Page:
Should Christians see Darren Aronofsky’s controversial “Noah,” the $130 million epic starring Russell Crowe loosely based on the biblical story of Noah and the great flood, debuting in theaters across the nation?
One noted authority on the story of Noah believes the answer is “yes.”
“There are some Christians who will not want to see the movie,” said Larry Stone, author of the recently released “Noah: The Real Story.”
“They have heard people say how horrible it is. Glenn Beck for one. A friend of mine for another, who was asked to write an op-ed piece for the Wall Street Journal, saw the movie, and thought it was terrible – not for theological reasons, but for artistic reasons. I say, if you don’t want to see the movie, that’s OK.”
Stone noted that at the start of “Noah,” there’s a disclaimer stating the movie doesn’t directly mirror the biblical tale.
“This will immediately cause many Christians and parents bringing their children to the movie to give pause about what they are about to watch,” Stone said.
But, he said, there are some Christians who will want to see the movie, and for those people, he said, “print out the Discussion Guide at NoahTheRealStory.com (under ‘The Movie’), go see it with some friends, get some pizza, and talk about it afterwards.”
“You’ll have a great time,” he said.
Aronofsky told Variety magazine the film was made for believers and non-believers.
“I’m more concerned about getting non-believers into the theater or people who are less religious,” he said. “A lot of people are thinking, ‘Oh. I don’t want to go see a Bible movie,’ but we completely shook up all expectations and people will see that as soon as they sit down and watch the movie.”
One pastor and frequent Fox News contributor, Craig Gross, wrote that the negative reaction to the movie from Christians is “embarrassing.”
Gross, the founder of XXXChurch.com, said Christians vowing to boycott the film are wrong.
“I write this because it’s embarrassing. It’s embarrassing to belong to a faith that attracts a group of people who always have to be right, and when something pushes them just a bit, they want to shut it down or keep people away.”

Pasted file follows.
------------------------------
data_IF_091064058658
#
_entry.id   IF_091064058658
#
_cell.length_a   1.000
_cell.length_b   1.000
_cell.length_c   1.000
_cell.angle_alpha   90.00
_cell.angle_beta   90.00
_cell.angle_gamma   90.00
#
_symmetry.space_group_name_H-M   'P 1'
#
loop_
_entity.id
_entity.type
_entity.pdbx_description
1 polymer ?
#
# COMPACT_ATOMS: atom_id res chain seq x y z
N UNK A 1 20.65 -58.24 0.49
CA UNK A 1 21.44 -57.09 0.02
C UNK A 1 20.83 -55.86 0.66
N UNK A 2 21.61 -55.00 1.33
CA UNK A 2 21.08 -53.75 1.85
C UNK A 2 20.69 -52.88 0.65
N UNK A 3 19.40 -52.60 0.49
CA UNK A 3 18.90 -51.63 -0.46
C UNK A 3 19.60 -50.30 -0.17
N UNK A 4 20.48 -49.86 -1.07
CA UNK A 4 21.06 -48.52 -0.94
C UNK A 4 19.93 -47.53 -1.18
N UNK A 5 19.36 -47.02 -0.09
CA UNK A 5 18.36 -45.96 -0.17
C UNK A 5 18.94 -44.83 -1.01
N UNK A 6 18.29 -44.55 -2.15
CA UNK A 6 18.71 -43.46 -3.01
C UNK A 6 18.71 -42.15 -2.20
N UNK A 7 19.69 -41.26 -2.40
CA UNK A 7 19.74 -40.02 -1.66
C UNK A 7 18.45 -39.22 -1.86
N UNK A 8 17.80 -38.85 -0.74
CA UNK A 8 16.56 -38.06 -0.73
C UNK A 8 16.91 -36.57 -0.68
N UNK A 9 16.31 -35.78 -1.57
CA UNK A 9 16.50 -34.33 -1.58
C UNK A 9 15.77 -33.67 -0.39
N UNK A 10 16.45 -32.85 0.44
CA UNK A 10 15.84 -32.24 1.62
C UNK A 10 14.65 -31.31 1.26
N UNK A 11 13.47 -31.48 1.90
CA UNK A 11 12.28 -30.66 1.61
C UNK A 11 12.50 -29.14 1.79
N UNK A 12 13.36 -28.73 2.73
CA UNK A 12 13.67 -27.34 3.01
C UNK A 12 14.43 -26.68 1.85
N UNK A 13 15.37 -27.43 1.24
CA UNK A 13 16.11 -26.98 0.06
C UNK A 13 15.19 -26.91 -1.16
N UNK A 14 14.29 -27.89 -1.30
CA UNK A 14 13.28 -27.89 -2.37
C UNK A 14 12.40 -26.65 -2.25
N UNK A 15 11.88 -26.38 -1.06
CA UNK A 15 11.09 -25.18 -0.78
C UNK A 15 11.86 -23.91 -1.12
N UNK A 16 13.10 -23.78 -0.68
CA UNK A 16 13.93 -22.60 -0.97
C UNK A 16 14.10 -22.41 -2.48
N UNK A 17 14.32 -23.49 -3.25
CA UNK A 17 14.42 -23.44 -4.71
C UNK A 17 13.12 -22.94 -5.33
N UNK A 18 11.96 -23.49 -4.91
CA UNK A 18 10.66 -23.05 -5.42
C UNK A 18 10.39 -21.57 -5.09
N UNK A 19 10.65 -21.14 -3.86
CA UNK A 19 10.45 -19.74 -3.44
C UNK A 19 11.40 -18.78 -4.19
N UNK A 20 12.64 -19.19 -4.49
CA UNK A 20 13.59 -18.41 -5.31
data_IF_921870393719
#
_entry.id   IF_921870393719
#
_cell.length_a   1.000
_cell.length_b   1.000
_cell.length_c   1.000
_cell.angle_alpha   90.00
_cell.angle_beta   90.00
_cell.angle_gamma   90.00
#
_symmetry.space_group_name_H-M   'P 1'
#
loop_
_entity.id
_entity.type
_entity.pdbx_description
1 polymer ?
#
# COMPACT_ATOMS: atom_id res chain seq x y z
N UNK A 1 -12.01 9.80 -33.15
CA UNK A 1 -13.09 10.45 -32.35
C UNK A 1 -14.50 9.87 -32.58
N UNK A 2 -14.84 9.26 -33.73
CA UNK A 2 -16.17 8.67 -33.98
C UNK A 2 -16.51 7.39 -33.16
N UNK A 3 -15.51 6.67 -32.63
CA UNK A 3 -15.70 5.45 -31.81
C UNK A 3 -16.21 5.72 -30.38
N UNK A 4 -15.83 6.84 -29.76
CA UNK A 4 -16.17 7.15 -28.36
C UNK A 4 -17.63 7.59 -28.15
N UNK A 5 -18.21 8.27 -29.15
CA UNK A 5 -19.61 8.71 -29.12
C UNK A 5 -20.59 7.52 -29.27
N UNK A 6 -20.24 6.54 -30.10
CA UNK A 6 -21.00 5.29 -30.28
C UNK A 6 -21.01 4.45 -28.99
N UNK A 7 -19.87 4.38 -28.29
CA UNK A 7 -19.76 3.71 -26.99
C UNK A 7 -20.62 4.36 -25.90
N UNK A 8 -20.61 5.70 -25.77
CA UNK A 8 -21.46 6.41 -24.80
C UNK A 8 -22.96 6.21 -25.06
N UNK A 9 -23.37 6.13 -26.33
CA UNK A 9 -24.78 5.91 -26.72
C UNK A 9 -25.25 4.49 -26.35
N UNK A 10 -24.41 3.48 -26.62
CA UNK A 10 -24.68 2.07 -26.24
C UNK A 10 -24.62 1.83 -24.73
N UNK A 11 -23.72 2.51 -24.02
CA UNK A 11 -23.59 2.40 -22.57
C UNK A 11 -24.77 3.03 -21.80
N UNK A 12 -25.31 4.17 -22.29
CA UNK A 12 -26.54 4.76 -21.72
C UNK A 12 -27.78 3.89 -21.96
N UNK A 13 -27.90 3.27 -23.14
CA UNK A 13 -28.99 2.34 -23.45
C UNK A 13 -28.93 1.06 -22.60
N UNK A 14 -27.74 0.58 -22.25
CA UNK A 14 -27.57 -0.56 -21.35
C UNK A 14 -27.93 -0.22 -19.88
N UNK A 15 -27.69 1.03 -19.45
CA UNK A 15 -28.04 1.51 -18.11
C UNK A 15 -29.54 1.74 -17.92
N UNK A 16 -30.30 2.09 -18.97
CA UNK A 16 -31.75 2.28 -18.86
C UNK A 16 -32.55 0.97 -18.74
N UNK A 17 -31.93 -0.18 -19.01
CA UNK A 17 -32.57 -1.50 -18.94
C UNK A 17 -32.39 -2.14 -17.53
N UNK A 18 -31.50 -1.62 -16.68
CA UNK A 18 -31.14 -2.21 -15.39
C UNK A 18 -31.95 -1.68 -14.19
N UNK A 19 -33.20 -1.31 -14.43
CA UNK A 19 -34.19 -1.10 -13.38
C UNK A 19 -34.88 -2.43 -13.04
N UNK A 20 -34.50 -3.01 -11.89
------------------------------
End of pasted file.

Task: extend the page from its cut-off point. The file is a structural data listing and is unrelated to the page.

Gross, whose son appears in “Noah” as a young Ham, also wrote: “As a pastor and a Christian, I find this to be truly amazing. If there are things that don’t line up in these movies with your opinions on what happened, then you have a great chance to follow up at dinner with your family or friends or small groups and talk about it. Talk about what you agreed with and what you didn’t. Remember, you have access to the book.”
Stone said Gross’ criticism of Christians who are boycotting “Noah” is misguided.
“The problem with Craig Gross saying, ‘chill out; it’s just a movie’ is that he will alienate those he thinks need to hear it,” he said, noting the movie represents a “great evangelistic tool” for share the Christian faith.
Stone said many non-Christians who see the movie will have questions about Noah, the flood, the ark and the animals.
“Be prepared to talk with them by reading ‘Noah: The Real Story’ and when the Holy Spirit tells you to, direct them to ‘Noah’s Secret for Surviving the End of the World’ – watch, be ready, and choose now which side you are on, who you will believe and serve. What a great evangelistic opportunity,” he said.
Stone says his book, “Noah: The Real Story,” “doesn’t deviate at all from the biblical story.
“It’s the biblical tale, covering everything and delving into the science of the matter, taking on questions such as was the flood global or local? How big was the Ark? How was it built? How did Noah gather and take care of the animals? Where can you see the Ark today?”
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